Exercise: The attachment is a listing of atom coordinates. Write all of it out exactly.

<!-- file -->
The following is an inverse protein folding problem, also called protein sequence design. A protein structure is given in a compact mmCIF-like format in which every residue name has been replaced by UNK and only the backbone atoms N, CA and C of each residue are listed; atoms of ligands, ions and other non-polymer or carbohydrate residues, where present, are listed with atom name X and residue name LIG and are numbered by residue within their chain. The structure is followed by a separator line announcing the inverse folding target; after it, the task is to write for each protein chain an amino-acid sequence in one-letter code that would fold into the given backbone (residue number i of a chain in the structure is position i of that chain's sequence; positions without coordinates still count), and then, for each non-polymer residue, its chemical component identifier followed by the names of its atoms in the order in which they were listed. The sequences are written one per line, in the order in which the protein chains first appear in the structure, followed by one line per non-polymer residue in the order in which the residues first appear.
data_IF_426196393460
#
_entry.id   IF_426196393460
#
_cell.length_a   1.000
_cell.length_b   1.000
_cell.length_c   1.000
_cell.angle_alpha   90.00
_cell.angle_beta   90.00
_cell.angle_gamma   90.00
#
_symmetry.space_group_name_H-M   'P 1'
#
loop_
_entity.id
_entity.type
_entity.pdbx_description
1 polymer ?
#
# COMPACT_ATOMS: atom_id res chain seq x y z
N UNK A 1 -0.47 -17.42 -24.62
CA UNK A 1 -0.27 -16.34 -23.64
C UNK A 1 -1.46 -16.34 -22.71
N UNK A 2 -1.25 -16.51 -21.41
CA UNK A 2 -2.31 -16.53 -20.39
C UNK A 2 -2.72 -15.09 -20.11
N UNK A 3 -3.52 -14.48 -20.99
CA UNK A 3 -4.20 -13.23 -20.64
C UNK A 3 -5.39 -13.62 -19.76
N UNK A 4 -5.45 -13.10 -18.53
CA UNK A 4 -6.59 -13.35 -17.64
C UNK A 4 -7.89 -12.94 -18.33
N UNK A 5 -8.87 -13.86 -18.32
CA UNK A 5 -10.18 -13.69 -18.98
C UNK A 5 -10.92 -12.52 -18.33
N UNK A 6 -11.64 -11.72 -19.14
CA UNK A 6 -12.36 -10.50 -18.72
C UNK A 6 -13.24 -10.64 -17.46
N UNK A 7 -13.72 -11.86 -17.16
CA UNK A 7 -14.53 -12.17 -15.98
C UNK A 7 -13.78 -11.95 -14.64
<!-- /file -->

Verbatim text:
The following is an inverse protein folding problem, also called protein sequence design. A protein structure is given in a compact mmCIF-like format in which every residue name has been replaced by UNK and only the backbone atoms N, CA and C of each residue are listed; atoms of ligands, ions and other non-polymer or carbohydrate residues, where present, are listed with atom name X and residue name LIG and are numbered by residue within their chain. The structure is followed by a separator line announcing the inverse folding target; after it, the task is to write for each protein chain an amino-acid sequence in one-letter code that would fold into the given backbone (residue number i of a chain in the structure is position i of that chain's sequence; positions without coordinates still count), and then, for each non-polymer residue, its chemical component identifier followed by the names of its atoms in the order in which they were listed. The sequences are written one per line, in the order in which the protein chains first appear in the structure, followed by one line per non-polymer residue in the order in which the residues first appear.
data_IF_426196393460
#
_entry.id   IF_426196393460
#
_cell.length_a   1.000
_cell.length_b   1.000
_cell.length_c   1.000
_cell.angle_alpha   90.00
_cell.angle_beta   90.00
_cell.angle_gamma   90.00
#
_symmetry.space_group_name_H-M   'P 1'
#
loop_
_entity.id
_entity.type
_entity.pdbx_description
1 polymer ?
#
# COMPACT_ATOMS: atom_id res chain seq x y z
N UNK A 1 -0.47 -17.42 -24.62
CA UNK A 1 -0.27 -16.34 -23.64
C UNK A 1 -1.46 -16.34 -22.71
N UNK A 2 -1.25 -16.51 -21.41
CA UNK A 2 -2.31 -16.53 -20.39
C UNK A 2 -2.72 -15.09 -20.11
N UNK A 3 -3.52 -14.48 -20.99
CA UNK A 3 -4.20 -13.23 -20.64
C UNK A 3 -5.39 -13.62 -19.76
N UNK A 4 -5.45 -13.10 -18.53
CA UNK A 4 -6.59 -13.35 -17.64
C UNK A 4 -7.89 -12.94 -18.33
N UNK A 5 -8.87 -13.86 -18.32
CA UNK A 5 -10.18 -13.69 -18.98
C UNK A 5 -10.92 -12.52 -18.33
N UNK A 6 -11.64 -11.72 -19.14
CA UNK A 6 -12.36 -10.50 -18.72
C UNK A 6 -13.24 -10.64 -17.46
N UNK A 7 -13.72 -11.86 -17.16
CA UNK A 7 -14.53 -12.17 -15.98
C UNK A 7 -13.78 -11.95 -14.64